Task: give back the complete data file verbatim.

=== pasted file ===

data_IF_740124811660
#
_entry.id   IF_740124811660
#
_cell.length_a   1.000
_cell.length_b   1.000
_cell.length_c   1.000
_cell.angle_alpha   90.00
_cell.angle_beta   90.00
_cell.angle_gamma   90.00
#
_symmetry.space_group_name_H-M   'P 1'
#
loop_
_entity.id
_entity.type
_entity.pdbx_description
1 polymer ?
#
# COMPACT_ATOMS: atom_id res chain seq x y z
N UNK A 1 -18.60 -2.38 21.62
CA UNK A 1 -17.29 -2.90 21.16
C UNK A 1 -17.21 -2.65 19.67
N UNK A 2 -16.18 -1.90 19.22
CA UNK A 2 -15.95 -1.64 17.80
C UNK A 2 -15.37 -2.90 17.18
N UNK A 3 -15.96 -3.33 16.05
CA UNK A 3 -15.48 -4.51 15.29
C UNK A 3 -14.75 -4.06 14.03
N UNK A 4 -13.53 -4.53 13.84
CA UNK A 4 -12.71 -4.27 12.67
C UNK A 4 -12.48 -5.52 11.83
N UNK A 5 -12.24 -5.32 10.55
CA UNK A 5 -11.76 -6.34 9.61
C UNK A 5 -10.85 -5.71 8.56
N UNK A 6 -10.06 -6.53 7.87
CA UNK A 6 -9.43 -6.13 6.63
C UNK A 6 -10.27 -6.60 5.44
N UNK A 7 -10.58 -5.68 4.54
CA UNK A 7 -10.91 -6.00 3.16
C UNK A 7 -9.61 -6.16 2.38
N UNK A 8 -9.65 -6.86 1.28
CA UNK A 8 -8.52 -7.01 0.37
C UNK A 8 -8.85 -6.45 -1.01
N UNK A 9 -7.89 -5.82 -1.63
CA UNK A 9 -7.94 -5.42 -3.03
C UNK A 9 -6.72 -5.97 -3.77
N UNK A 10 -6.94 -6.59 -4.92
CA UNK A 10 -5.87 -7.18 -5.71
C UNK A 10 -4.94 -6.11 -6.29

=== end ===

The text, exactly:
data_IF_740124811660
#
_entry.id   IF_740124811660
#
_cell.length_a   1.000
_cell.length_b   1.000
_cell.length_c   1.000
_cell.angle_alpha   90.00
_cell.angle_beta   90.00
_cell.angle_gamma   90.00
#
_symmetry.space_group_name_H-M   'P 1'
#
loop_
_entity.id
_entity.type
_entity.pdbx_description
1 polymer ?
#
# COMPACT_ATOMS: atom_id res chain seq x y z
N UNK A 1 -18.60 -2.38 21.62
CA UNK A 1 -17.29 -2.90 21.16
C UNK A 1 -17.21 -2.65 19.67
N UNK A 2 -16.18 -1.90 19.22
CA UNK A 2 -15.95 -1.64 17.80
C UNK A 2 -15.37 -2.90 17.18
N UNK A 3 -15.96 -3.33 16.05
CA UNK A 3 -15.48 -4.51 15.29
C UNK A 3 -14.75 -4.06 14.03
N UNK A 4 -13.53 -4.53 13.84
CA UNK A 4 -12.71 -4.27 12.67
C UNK A 4 -12.48 -5.52 11.83
N UNK A 5 -12.24 -5.32 10.55
CA UNK A 5 -11.76 -6.34 9.61
C UNK A 5 -10.85 -5.71 8.56
N UNK A 6 -10.06 -6.53 7.87
CA UNK A 6 -9.43 -6.13 6.63
C UNK A 6 -10.27 -6.60 5.44
N UNK A 7 -10.58 -5.68 4.54
CA UNK A 7 -10.91 -6.00 3.16
C UNK A 7 -9.61 -6.16 2.38
N UNK A 8 -9.65 -6.86 1.28
CA UNK A 8 -8.52 -7.01 0.37
C UNK A 8 -8.85 -6.45 -1.01
N UNK A 9 -7.89 -5.82 -1.63
CA UNK A 9 -7.94 -5.42 -3.03
C UNK A 9 -6.72 -5.97 -3.77
N UNK A 10 -6.94 -6.59 -4.92
CA UNK A 10 -5.87 -7.18 -5.71
C UNK A 10 -4.94 -6.11 -6.29